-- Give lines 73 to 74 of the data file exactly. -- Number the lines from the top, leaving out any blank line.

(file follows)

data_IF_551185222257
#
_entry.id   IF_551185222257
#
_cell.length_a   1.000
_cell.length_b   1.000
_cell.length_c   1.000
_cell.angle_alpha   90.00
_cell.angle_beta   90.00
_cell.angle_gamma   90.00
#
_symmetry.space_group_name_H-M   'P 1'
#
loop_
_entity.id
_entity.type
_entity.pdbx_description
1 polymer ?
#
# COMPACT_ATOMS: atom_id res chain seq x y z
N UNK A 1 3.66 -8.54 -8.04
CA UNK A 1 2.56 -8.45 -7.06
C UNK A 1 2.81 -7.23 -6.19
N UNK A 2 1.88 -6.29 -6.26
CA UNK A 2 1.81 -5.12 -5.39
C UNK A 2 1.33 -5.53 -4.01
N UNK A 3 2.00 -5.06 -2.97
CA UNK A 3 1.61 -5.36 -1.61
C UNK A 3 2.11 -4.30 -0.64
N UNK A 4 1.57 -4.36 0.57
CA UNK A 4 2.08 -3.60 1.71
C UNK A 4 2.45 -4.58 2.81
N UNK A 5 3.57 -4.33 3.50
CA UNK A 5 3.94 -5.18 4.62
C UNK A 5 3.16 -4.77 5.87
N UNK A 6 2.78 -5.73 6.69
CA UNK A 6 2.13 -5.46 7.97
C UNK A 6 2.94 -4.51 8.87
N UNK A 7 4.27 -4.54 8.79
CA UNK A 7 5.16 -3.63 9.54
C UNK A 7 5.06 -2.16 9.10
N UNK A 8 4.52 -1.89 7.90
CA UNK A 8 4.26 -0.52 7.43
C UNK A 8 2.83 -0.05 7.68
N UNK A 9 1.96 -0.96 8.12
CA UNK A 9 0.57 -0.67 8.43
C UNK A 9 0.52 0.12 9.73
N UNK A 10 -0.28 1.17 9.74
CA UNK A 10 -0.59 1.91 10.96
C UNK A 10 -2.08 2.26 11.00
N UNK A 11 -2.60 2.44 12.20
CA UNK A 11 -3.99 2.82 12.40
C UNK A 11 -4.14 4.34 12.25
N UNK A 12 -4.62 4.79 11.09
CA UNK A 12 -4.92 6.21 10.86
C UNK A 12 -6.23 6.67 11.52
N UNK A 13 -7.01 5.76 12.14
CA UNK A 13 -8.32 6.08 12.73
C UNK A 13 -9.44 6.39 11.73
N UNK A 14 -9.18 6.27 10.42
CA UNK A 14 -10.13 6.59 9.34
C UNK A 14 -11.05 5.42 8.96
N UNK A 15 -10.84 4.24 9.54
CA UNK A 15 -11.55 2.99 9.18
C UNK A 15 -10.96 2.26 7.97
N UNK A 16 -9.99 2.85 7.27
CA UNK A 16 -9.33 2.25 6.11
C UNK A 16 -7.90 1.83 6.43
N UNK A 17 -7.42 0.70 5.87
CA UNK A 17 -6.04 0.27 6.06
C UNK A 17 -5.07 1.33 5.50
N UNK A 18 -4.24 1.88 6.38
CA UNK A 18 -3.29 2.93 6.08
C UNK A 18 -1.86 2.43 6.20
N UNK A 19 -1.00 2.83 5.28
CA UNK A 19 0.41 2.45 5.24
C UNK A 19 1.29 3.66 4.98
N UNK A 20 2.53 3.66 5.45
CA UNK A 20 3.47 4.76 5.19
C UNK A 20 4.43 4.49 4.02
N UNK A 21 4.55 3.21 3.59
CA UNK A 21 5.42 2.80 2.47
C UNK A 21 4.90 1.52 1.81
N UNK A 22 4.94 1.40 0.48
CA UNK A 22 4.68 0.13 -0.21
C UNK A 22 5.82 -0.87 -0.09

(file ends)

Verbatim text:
CA UNK A 18 -3.29 2.93 6.08
C UNK A 18 -1.86 2.43 6.20